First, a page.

But what started as a problem has now become an opportunity. Researchers and companies have realised that if you mine that data, you get useful information with an inherent value.

Finding novel ways to exploit this morass of big data is the challenge faced by the Insight Centre for Data Analytics. The centre, established in July 2013, was formed from five existing research centres that were set up several years ago.

Through a combination of good people, good planning and a degree of good luck, these five were all working on different aspects of big data, explains Prof Mark Ferguson, director-general of Science Foundation Ireland, the body that funded these centres.

So it was an easy decision to pull them together into a single research entity under one banner. Insight includes four university partners: University College Dublin, NUI Galway, University College Cork and Dublin City University. It attracted €58 million from Government coffers and another €30 million from industrial partners, making it the largest investment in a single research centre in the history of the State.

We swim through a deepening ocean of data, collected from cinemas, supermarkets, websites, social-media companies and businesses. The Internet of Things is attempting to join together your television, car, computer and just about anything else that can generate or use data.

“There is data everywhere. We have gone from a data-poor to a data-rich society and you need to analyse and create value out of it. It is a huge opportunity,” says Prof Ferguson.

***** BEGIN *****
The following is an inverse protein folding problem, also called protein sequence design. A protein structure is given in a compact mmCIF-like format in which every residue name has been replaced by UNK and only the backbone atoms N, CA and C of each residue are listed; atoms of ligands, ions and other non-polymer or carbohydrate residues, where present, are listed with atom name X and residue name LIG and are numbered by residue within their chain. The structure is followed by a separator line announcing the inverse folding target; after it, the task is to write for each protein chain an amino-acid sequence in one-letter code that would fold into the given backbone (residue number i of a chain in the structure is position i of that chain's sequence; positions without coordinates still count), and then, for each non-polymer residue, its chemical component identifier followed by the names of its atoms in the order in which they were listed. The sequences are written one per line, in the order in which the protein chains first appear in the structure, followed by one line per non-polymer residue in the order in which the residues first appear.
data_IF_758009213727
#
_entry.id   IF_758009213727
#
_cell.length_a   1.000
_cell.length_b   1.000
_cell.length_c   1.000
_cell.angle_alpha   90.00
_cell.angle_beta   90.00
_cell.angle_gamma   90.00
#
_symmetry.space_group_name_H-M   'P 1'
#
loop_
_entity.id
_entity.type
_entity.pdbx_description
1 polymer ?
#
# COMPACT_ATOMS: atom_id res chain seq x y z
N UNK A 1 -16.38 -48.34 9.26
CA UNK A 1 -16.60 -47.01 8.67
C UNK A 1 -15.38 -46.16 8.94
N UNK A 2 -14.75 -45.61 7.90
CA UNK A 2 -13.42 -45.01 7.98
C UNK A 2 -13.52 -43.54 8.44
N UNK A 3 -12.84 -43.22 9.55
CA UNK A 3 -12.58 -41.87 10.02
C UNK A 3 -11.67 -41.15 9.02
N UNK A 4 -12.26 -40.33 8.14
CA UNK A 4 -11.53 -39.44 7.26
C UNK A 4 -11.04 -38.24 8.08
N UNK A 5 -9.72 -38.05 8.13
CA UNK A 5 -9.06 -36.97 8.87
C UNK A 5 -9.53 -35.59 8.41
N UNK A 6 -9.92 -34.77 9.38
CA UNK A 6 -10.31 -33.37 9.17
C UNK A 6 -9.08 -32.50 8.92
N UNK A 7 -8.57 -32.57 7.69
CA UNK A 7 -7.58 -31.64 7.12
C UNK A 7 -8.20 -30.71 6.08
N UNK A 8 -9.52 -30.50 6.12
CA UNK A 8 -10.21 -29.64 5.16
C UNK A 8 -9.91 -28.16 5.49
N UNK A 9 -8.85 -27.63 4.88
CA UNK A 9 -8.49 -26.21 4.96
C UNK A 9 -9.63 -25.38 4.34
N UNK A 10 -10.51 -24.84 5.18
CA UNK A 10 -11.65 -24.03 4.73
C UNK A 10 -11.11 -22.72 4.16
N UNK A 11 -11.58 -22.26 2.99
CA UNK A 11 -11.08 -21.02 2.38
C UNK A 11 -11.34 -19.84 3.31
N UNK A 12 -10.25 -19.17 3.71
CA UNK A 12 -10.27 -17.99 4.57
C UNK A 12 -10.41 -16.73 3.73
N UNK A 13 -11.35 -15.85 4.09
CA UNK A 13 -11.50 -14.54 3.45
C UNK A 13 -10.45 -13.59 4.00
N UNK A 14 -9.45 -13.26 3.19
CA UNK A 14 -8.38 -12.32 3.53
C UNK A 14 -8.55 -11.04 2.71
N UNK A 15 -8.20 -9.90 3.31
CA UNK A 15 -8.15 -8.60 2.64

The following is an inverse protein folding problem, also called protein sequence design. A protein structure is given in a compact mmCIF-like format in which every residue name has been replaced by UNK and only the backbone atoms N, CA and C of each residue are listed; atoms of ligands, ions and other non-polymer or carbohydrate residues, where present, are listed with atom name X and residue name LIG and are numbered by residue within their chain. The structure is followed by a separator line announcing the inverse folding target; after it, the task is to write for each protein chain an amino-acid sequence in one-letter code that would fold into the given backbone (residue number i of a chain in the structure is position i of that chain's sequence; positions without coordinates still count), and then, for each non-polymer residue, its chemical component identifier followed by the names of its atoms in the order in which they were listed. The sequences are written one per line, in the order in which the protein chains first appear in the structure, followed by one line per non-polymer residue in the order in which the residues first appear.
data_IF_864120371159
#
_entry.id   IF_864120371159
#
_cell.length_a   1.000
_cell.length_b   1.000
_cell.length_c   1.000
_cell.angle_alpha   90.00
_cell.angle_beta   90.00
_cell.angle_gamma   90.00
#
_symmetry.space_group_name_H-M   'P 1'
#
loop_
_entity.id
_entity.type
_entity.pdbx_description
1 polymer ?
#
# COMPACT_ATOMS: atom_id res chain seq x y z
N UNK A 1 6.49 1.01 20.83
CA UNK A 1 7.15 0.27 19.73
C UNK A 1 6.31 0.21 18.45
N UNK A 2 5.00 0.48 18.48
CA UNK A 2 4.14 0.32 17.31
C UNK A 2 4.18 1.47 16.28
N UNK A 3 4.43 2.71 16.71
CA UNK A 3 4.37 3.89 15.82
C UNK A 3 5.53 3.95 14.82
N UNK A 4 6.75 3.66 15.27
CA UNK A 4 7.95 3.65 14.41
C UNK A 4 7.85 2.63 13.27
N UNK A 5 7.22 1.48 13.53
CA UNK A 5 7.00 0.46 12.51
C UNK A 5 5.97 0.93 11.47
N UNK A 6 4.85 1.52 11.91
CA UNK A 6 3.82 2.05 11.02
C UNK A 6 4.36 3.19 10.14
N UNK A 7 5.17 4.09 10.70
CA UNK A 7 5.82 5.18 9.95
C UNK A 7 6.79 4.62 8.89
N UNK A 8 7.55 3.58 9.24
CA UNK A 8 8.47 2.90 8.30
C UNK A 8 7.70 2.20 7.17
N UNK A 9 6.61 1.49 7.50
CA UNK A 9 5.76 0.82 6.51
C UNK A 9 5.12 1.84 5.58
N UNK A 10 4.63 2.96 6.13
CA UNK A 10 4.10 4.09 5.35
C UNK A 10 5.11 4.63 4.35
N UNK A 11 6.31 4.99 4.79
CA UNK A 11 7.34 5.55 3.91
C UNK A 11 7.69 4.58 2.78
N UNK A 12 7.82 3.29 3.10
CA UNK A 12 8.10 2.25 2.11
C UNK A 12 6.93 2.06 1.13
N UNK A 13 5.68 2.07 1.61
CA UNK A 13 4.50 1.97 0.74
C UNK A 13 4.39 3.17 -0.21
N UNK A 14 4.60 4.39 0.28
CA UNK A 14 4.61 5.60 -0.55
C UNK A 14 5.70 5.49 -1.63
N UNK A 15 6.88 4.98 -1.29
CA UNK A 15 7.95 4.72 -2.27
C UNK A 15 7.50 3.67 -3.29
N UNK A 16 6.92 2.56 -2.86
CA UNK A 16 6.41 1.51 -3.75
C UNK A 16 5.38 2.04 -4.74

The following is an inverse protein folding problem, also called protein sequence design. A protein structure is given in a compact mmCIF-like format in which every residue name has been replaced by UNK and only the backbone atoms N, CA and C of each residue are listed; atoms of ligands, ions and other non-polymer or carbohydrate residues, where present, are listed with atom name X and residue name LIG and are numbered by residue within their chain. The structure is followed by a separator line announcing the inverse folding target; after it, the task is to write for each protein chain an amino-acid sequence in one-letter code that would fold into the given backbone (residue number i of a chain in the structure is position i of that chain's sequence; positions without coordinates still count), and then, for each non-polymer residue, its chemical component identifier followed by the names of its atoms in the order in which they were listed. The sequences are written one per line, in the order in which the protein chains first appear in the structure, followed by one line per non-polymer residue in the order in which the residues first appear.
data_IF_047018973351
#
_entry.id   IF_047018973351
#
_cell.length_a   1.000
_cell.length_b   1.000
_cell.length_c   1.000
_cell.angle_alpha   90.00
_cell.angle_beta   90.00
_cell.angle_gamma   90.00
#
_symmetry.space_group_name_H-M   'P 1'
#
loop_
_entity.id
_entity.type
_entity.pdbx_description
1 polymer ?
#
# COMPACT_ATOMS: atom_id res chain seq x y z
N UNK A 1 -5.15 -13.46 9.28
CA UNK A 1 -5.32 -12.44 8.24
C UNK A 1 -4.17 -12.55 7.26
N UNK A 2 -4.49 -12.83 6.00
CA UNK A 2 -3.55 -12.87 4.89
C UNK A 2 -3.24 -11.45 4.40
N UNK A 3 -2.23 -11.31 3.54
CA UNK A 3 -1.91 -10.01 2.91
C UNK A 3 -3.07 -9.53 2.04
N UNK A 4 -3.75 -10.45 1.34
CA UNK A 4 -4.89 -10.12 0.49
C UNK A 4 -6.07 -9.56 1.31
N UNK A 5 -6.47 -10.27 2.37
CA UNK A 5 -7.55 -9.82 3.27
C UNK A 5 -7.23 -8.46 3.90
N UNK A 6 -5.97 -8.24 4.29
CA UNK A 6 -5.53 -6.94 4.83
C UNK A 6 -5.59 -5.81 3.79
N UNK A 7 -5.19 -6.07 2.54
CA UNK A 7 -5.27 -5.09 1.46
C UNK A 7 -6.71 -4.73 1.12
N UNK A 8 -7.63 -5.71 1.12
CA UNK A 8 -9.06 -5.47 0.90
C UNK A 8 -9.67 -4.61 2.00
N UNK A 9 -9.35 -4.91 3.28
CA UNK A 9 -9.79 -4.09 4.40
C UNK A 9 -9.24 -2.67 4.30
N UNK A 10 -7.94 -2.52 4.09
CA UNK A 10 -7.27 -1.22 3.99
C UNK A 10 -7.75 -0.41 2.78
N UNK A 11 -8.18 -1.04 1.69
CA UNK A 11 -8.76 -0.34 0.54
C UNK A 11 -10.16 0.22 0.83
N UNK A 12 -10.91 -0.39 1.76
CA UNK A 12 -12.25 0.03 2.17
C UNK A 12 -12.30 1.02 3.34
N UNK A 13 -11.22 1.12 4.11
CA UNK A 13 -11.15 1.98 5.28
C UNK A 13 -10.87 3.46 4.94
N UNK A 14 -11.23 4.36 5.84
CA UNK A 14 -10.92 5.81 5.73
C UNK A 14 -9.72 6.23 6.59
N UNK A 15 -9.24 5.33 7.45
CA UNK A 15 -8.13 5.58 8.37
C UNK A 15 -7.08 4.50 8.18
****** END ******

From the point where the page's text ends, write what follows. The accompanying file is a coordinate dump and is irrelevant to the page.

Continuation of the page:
At the Google level

Insight is now one of the largest data analytics centres in Europe. It involves the work of 350 researchers; with a team like that, “we are at the Google level” for data analytics, says Prof Barry Smyth, a director of Insight and investigator based at UCD’s school of computer science and informatics.

“It is not just big data for big companies; it is about empowering the citizen,” he says. “But individuals need to have the right to control the data and how it is used.”

Certainly mining this data helps online retail, advertising and commerce. But big data also holds much promise in “connected health”, he says. “This involves helping people to live healthier lives. This taps into wearable devices, activity monitors. They are counting steps, watching sleep patterns.”

Imagine a visit to the GP who has details from that day but also a year’s worth of stored activity data. The picture changes from a snapshot to a proper portrait and improves the doctor’s assessment.

Dr Brendan Marshall is a biomechanist at the Sports Surgery Clinic in Dublin, a company involved with Insight. He analyses how people move and how that relates to the injuries they develop.